CNN legal analyst Jeffery Toobin said Democrats are “weak” on Monday and questioned if they have “the guts to do anything” to oppose Republican hopes to quickly fill the Supreme Court vacancy left behind following the passing of Ruth Bader Ginsburg.
Sen. Chuck Schumer, D-N.Y., on Sunday urged the country to pressure Republicans into delaying President Trump’s potential nominee until after the November election. Schumer has said nothing would be off the table when it comes to stopping Trump from quickly filling the vacancy, but Toobin doesn’t necessarily buy it.
“Democrats are great about talking big, but we’ll see if he has the… if he and the other Democrats have the guts to do anything,” Toobin said, indicating he’s skeptical Democrats would expand the court if needed. “If they retake control of the Senate, will they really add the two seats on the Supreme Court?”
CNN’s Alisyn Camerota chimed in, “Why wouldn’t they?”
“Because they’re weak,” Tobin said. “And they’re wimps and they’re afraid.”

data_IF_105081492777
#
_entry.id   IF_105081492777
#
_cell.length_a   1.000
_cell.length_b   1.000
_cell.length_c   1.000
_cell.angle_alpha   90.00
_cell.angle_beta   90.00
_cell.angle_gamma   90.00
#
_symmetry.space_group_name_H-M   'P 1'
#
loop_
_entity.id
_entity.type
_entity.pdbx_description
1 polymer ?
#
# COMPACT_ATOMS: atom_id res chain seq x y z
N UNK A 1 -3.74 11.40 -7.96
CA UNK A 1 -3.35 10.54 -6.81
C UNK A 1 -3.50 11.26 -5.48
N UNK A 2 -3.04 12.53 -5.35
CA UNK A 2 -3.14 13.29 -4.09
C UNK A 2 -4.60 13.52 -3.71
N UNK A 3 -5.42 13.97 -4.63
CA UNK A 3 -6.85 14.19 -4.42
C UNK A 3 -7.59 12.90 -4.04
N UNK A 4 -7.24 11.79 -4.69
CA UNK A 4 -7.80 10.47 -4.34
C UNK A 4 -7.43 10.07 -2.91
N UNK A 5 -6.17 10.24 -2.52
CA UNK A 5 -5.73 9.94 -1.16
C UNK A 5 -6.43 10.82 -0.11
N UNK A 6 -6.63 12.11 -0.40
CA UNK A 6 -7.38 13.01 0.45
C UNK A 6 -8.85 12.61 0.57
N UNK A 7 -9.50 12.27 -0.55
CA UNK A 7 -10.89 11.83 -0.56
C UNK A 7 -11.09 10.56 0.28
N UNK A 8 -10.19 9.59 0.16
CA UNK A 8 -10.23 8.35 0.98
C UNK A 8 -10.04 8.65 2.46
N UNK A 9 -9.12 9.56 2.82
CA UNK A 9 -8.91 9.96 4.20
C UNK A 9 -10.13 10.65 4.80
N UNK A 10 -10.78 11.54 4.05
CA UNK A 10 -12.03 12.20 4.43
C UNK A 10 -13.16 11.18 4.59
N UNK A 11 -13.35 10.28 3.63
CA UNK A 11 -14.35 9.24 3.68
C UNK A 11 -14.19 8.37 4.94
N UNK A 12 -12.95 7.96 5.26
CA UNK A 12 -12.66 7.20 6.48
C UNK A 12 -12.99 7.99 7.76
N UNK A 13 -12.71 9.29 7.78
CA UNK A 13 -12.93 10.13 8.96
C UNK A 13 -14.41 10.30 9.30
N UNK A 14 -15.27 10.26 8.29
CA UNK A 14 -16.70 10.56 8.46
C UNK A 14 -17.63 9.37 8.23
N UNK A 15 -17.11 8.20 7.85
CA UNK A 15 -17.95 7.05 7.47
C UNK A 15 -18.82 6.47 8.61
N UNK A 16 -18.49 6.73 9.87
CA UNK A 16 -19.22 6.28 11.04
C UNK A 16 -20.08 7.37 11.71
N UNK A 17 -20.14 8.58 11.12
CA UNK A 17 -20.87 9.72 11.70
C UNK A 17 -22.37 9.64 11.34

CNN’s @JeffreyToobin calls Democrats “weak,” “wimps,” and “afraid” for not attacking Republicans more aggressively over SCOTUS; says party should encourage activists to engage in “street protests” pic.twitter.com/Mq6LiSsUPR
— Tom Elliott (@tomselliott) September 21, 2020
The CNN analyst then explained that Republicans were stronger during the George W. Bush-Al Gore battle of 2000.
“There is a difference to how Democrats and Republicans go about these fights and we’ll see if Democrats learn anything from Republicans here. Yes, it’s interesting that Chuck Schumer said nothing is off the table, but that’s not a commitment to do anything,” Toobin said.
Ginsburg died Friday at the age of 87 from complications stemming from her battle with pancreatic cancer.
The president’s reelection campaign shared a statement with Fox News on Sunday about Trump’s intention is to fill the vacancy as quickly as possible and to do so with a female nominee.
“Voters elected Donald J. Trump president in 2016 and gave Republicans an expanded majority in 2018, so the people already have spoken,” communications director Tim Murtaugh said in a statement.
Senate Republicans are expected to consider the president’s nominee before the November election and have publicly stated their intention to hold a confirmation vote without delay, per Senate Majority Leader Mitch McConnell, R-Ky.